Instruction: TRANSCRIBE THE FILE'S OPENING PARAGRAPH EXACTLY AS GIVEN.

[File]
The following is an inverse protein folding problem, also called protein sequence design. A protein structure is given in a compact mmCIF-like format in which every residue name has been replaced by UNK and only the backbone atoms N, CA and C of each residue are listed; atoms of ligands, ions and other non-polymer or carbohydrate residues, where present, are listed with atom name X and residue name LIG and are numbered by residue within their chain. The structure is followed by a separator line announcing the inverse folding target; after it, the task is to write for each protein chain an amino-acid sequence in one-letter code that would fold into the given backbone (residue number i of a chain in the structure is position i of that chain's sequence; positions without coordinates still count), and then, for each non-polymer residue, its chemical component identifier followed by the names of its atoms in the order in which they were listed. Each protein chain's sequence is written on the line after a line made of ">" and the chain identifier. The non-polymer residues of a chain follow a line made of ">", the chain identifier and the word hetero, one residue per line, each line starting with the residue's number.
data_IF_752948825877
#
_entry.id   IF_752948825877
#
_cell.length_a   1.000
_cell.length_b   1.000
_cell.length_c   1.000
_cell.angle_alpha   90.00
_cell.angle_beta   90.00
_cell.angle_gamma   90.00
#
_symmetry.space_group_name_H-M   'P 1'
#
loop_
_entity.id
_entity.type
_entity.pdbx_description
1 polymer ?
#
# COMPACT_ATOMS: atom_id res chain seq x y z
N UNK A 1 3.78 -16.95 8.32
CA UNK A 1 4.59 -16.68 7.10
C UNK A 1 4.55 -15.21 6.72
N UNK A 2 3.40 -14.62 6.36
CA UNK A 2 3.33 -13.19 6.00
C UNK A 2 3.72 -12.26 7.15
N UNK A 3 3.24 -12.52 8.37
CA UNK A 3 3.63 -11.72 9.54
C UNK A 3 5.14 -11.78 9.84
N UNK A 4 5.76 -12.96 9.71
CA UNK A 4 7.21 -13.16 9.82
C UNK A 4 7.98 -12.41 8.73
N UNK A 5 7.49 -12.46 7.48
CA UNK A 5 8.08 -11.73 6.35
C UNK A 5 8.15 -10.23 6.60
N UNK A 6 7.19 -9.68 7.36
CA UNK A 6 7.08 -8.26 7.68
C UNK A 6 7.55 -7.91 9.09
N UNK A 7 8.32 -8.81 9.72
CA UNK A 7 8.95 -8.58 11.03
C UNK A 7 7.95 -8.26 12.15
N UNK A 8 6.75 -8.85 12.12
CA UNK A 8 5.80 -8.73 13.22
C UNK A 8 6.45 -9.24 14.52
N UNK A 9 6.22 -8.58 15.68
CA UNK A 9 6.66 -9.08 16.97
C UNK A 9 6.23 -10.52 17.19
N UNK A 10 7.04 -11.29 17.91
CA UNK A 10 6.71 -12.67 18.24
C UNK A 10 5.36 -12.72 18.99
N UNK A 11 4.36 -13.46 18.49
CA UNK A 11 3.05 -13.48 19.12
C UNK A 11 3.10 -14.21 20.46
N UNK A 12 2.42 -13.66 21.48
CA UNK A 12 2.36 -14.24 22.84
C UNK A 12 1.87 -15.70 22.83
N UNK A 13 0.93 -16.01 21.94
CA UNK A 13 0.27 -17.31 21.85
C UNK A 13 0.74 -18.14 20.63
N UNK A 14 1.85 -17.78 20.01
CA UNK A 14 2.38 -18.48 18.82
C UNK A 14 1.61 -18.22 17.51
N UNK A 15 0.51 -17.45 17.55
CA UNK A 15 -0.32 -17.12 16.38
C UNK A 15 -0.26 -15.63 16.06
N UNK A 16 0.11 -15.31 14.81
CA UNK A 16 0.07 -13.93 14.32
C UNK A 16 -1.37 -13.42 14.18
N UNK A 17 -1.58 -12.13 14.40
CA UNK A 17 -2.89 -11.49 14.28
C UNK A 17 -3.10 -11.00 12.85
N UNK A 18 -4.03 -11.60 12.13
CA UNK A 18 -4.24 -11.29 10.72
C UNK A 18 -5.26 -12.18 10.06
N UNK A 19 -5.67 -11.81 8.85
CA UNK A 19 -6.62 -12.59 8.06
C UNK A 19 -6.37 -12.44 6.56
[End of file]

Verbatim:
The following is an inverse protein folding problem, also called protein sequence design. A protein structure is given in a compact mmCIF-like format in which every residue name has been replaced by UNK and only the backbone atoms N, CA and C of each residue are listed; atoms of ligands, ions and other non-polymer or carbohydrate residues, where present, are listed with atom name X and residue name LIG and are numbered by residue within their chain. The structure is followed by a separator line announcing the inverse folding target; after it, the task is to write for each protein chain an amino-acid sequence in one-letter code that would fold into the given backbone (residue number i of a chain in the structure is position i of that chain's sequence; positions without coordinates still count), and then, for each non-polymer residue, its chemical component identifier followed by the names of its atoms in the order in which they were listed. Each protein chain's sequence is written on the line after a line made of ">" and the chain identifier. The non-polymer residues of a chain follow a line made of ">", the chain identifier and the word hetero, one residue per line, each line starting with the residue's number.